His Holiness further thinks that this last would not be a sufficient reason for the English Lutherans to help the German, were it not for some old understanding with France, which, though suspended for a time, is now going on again, upon which they (the German Lutherans) no doubt found their chief design. King Francis not wishing to help in the expedition against the Turk, which he would otherwise be obliged to attend as the Most Christian, will naturally do his best to prevent the same, knowing very well that all the personal reputation and glory to be gained by the Emperor will result in detriment to his own estimation and honor, and in greater and more anxious fear of His Imperial Majesty's power.
Venice.—Comendador Giron.—Lope de Soria.
The bishop of Transylvania, ambassador of king John, (fn. n7) has called upon him [the Marquis] with the assurance that his master is not only willing to observe the truce with the king of the Romans, but has particularly commanded him to communicate to him his business at Rome and elsewhere, consult him, and follow his advice in every respect. He says he came by way of Venice for the purpose of exhorting and persuading the Signory to continue in the Holy League, and of asking their help for the war which the two kings, Ferdinand and he, intend carrying on against the Turk in Hungary. He (the Bishop) comes also for the purpose of procuring the confirmation of several of his own colleagues in Hungary, alleging that should His Holiness refuse his master's application, it might perhaps become an excuse for the introduction of the sect of Luther into those parts. A cardinal's hat for the archbishop of Collocia (fn. n8) is also one of the ambassador's charges; but to judge from his words the Archbishop and he cannot be great friends.
Three days ago a nephew of Mr. de Velly, the ambassador, arrived here from France. He came immediately to inform me of the purpose of his mission. It is to ask for a cardinal's hat for the archbishop of Orleans, (fn. n9) a relative of Mme. de Tampas (Etampes), and he is prepared to say, in his master's name, according to a memorandum he has with him, and which he showed to me, that he [king Francis] expected to be treated in this particular as other Christian princes have been. Xalon's (fn. n10) hat ought not to be set to his account, inasmuch as the Pope himself had promised it to the cardinal and duke of Lorraine, both persons in favor of whom His Holiness was bound to do something. Neither was that of the archbishop of Milan, (fn. n11) for that hat was granted not at his request, but in virtue of the agreement made with the Duke, his brother, a person of quality and merits well deserving of such dignity. If His Holiness did not do him that favor, he could not do less than resent it. The Pope's answer was, by way of excuse, that the Emperor had once noticed the great number of hats given to France. Hearing this I could not but start and say: "I wonder much that His Holiness can make an assertion of that sort, because neither during the last war, much less since the truce, have I spoken to His Holiness about it, nor have I received instructions from the Emperor to that effect" ....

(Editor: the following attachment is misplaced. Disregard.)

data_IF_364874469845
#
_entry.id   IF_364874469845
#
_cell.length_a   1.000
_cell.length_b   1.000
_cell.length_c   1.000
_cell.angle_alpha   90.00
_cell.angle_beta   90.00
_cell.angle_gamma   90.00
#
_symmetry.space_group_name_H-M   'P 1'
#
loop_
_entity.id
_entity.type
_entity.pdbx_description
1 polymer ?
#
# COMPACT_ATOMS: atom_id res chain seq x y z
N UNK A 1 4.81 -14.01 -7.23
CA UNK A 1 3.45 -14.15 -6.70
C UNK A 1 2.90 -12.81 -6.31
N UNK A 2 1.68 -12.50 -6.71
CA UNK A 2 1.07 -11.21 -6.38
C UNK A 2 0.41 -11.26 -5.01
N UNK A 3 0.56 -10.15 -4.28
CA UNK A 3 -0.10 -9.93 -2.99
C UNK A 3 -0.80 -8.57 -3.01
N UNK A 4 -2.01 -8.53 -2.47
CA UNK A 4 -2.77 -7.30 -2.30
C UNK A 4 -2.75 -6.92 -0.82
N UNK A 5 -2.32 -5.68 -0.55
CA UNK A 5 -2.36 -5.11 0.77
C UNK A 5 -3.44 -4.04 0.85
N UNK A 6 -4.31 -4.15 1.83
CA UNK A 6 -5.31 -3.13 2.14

On the 10th His Holiness had an answer from Miçer Latino, his chamberlain, respecting the affairs he had negociated in France.
Enclosed is a copy of the report which ambassador Rincon is said to have sent to the achbishop of Ragusa (fn. n12) concerning the armaments of the Turk for this present year. It was forwarded to the Pope by cardinal Trivalzio, brother of the bishop of Ragusa. But it seems as if the faith to be attached to the report ought to be measured by the intentions of the writer and those of the Cardinal who forwarded it to His Holiness, both of whom have hitherto shown themselves more Turks than those of Anatolia.